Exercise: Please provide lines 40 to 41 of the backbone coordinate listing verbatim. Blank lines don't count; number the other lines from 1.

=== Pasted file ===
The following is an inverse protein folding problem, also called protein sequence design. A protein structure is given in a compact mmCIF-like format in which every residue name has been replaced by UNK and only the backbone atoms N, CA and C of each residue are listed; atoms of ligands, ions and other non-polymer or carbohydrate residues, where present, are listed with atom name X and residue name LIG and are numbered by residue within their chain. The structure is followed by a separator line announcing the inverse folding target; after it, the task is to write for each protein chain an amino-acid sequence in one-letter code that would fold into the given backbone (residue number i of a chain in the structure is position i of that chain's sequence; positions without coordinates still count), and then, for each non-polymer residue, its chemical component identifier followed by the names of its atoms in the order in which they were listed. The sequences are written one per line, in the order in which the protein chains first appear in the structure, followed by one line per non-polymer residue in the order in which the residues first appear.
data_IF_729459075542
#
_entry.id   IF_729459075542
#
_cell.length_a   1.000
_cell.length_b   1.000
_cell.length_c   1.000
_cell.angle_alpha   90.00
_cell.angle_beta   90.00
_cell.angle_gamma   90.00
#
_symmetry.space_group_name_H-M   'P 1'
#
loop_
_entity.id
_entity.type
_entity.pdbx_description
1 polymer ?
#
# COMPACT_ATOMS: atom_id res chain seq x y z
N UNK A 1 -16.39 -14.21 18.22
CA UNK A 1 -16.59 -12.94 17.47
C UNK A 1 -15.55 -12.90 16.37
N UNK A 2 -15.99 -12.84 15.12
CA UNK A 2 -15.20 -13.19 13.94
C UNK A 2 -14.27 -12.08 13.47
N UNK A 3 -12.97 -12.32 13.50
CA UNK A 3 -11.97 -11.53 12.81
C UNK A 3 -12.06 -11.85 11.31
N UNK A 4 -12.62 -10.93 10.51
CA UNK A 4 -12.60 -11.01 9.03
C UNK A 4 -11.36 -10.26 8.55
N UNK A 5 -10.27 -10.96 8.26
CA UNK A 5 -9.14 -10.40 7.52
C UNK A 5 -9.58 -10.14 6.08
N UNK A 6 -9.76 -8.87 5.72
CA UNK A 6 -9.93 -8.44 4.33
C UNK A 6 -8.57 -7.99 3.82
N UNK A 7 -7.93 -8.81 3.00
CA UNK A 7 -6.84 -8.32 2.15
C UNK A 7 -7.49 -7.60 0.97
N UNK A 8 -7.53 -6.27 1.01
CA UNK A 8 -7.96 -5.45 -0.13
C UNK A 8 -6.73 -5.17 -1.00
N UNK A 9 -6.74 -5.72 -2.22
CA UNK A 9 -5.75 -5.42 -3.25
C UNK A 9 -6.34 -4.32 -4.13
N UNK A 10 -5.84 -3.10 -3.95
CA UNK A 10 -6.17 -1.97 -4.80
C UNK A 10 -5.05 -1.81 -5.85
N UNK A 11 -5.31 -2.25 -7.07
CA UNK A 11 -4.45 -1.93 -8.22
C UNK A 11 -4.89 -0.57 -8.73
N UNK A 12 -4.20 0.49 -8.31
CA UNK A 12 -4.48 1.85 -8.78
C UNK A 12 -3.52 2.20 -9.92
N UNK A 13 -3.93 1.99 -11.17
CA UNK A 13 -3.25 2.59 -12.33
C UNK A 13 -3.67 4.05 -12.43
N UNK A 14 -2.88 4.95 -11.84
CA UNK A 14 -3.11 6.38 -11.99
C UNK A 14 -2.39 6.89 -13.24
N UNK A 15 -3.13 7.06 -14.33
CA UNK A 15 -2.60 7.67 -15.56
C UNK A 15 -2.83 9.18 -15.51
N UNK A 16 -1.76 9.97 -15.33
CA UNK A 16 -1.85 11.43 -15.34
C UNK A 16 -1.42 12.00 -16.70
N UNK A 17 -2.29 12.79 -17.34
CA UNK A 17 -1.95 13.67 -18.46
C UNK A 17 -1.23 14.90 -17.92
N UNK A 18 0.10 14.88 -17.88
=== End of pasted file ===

N UNK A 7 -7.93 -8.81 3.00
CA UNK A 7 -6.84 -8.32 2.15